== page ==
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California Proposition 172, Sales Tax Increase (1993)

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California Proposition 172 was on the November 2, 1993 general election ballot in California as a legislatively-referred constitutional amendment, where it was approved.

Proposition 172 put a one-half percent state sales tax rate in the Section 35, Article XIII of the California Constitution, effective January 1, 1994. According to Prop 172, all revenues from the additional one-half percent sales tax can be used only for local public safety activities, to include police and sheriffs' departments, fire protection, county district attorneys, county probation, and county jail operations.

Proposition 172 has the distinction of being the only tax increase approved in a special election by California's voters in the 30 years from 1980-2010.[1]

According to Joel Fox, "Outside events can influence the outcome of elections. In 1993, during a special election, a half-cent state sales tax that was about to expire was put on the ballot to be made permanent, if the voters agreed. The tax was dedicated to local public safety, including fire protection. Right before Election Day, devastating fires broke out around Southern California. The blazes consumed over 1,000 structures. Laguna Beach was hit hard as was Sierra Madre and Malibu. Ten days went by from the start of the first fire until the last one was extinguished – a period that extended beyond Election Day. While seven measures were on the 1993 special election ballot, only two passed, including the tax measure with nearly 58% of the vote."[2]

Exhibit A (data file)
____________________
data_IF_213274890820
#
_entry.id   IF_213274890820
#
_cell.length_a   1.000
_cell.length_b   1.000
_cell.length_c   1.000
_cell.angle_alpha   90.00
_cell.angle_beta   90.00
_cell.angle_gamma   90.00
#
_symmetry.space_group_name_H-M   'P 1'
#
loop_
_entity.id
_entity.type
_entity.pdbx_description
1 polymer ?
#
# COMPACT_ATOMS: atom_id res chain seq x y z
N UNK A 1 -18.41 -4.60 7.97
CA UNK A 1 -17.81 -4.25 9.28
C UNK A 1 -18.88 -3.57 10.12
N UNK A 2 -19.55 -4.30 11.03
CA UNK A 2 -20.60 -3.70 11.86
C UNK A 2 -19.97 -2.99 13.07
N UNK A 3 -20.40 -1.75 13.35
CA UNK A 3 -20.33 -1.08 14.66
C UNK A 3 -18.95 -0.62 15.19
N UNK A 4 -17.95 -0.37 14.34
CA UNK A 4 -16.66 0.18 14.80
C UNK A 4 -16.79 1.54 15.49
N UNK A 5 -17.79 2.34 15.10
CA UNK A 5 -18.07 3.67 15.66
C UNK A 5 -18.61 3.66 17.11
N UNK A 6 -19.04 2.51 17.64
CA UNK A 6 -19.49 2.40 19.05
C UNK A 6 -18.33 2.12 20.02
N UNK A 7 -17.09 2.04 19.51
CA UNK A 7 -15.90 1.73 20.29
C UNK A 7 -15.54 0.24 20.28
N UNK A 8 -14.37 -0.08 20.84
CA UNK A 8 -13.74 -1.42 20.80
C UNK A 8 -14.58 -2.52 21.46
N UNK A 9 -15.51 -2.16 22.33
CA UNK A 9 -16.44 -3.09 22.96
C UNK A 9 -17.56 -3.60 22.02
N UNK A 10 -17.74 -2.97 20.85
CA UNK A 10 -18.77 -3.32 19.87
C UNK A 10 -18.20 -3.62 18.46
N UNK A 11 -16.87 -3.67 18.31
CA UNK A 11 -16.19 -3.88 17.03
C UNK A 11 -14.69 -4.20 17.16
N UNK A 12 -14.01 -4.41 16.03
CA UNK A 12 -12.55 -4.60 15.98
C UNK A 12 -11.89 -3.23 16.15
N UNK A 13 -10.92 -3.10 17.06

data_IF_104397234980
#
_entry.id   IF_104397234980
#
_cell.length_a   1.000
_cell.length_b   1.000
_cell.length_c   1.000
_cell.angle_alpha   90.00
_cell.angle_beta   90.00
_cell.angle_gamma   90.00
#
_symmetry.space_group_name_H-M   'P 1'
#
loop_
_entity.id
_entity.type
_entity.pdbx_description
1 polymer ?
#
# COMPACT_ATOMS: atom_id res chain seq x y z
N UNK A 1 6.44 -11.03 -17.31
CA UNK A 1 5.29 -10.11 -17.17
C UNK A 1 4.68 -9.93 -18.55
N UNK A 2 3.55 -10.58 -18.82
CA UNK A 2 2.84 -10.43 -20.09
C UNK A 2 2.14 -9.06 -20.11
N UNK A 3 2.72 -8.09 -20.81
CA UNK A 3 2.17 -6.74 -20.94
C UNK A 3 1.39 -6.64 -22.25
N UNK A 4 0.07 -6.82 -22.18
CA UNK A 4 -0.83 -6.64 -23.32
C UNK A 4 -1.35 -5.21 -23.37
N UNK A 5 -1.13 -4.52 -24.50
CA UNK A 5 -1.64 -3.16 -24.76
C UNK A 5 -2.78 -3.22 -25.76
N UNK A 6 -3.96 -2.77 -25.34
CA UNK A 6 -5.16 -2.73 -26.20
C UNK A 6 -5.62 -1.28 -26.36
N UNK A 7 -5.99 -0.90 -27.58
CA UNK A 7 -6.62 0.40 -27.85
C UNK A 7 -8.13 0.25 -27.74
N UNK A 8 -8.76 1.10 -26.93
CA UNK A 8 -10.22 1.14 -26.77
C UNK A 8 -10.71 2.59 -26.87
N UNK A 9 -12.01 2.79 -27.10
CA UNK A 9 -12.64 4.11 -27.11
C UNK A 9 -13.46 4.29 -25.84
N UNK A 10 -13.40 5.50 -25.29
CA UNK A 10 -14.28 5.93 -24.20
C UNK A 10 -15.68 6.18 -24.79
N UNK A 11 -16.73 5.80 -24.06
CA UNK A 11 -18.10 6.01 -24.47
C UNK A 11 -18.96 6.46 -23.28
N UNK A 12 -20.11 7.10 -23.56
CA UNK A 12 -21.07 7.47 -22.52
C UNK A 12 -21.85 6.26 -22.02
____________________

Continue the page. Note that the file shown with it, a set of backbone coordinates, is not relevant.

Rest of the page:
Election results

Proposition 172
ResultVotesPercentage
Approveda Yes 2,893,680 57.7%
No2,113,09442.2%

Text of measure

Proposition 172 1993.PNG

The ballot title was:

LOCAL PUBLIC SAFETY PROTECTION AND IMPROVEMENT ACT OF 1993. LEGISLATIVE CONSTITUTIONAL AMENDMENT.

The ballot summary was:

  • This measure would provide a dedicated revenue source for public safety purposes.
  • Revenue would be distributed to cities and counties for purposes such as police, sheriffs, fire, district attorneys and corrections.
  • If this measure is approved by a majority of the state's voters, the tax would be collected in all counties. However, a county would be eligible to receive tax revenues beginning January 1, 1994, only if the board of supervisors votes to participate or voters within the county approve the measure by majority vote.

The fiscal estimate provided by the California Legislative Analyst's Office said:

  • Effective January 1, 1994, generates approximately $714 million in fiscal year 1993-94, and $1.5 billion annually thereafter, in additional sales tax revenue for counties and cities.

Path to the ballot

The California State Legislature voted to put Proposition 172 on the ballot in Senate Constitutional Amendment 1 (Statutes of 1993, Resolution Chapter 41).

External links

References